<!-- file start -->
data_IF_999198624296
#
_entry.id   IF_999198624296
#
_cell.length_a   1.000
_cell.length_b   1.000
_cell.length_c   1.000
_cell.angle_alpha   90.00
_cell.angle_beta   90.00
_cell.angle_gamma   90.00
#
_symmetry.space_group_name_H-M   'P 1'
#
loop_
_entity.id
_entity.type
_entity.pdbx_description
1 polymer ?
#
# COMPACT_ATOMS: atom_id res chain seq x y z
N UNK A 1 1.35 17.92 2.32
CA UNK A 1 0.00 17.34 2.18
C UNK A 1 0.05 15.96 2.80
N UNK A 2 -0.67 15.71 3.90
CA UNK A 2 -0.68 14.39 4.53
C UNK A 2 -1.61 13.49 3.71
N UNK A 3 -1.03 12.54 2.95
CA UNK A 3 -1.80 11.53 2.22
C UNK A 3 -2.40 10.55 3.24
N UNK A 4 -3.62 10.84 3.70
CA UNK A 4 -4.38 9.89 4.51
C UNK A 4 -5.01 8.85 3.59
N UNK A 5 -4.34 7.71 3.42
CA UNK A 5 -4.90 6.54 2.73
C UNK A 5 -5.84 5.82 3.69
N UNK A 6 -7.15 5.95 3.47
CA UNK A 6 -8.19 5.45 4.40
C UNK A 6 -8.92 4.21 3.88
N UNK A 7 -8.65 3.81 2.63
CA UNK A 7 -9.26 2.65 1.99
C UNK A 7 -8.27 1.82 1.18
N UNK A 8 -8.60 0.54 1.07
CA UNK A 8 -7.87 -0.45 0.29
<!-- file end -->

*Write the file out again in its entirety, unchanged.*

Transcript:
data_IF_999198624296
#
_entry.id   IF_999198624296
#
_cell.length_a   1.000
_cell.length_b   1.000
_cell.length_c   1.000
_cell.angle_alpha   90.00
_cell.angle_beta   90.00
_cell.angle_gamma   90.00
#
_symmetry.space_group_name_H-M   'P 1'
#
loop_
_entity.id
_entity.type
_entity.pdbx_description
1 polymer ?
#
# COMPACT_ATOMS: atom_id res chain seq x y z
N UNK A 1 1.35 17.92 2.32
CA UNK A 1 0.00 17.34 2.18
C UNK A 1 0.05 15.96 2.80
N UNK A 2 -0.67 15.71 3.90
CA UNK A 2 -0.68 14.39 4.53
C UNK A 2 -1.61 13.49 3.71
N UNK A 3 -1.03 12.54 2.95
CA UNK A 3 -1.80 11.53 2.22
C UNK A 3 -2.40 10.55 3.24
N UNK A 4 -3.62 10.84 3.70
CA UNK A 4 -4.38 9.89 4.51
C UNK A 4 -5.01 8.85 3.59
N UNK A 5 -4.34 7.71 3.42
CA UNK A 5 -4.90 6.54 2.73
C UNK A 5 -5.84 5.82 3.69
N UNK A 6 -7.15 5.95 3.47
CA UNK A 6 -8.19 5.45 4.40
C UNK A 6 -8.92 4.21 3.88
N UNK A 7 -8.65 3.81 2.63
CA UNK A 7 -9.26 2.65 1.99
C UNK A 7 -8.27 1.82 1.18
N UNK A 8 -8.60 0.54 1.07
CA UNK A 8 -7.87 -0.45 0.29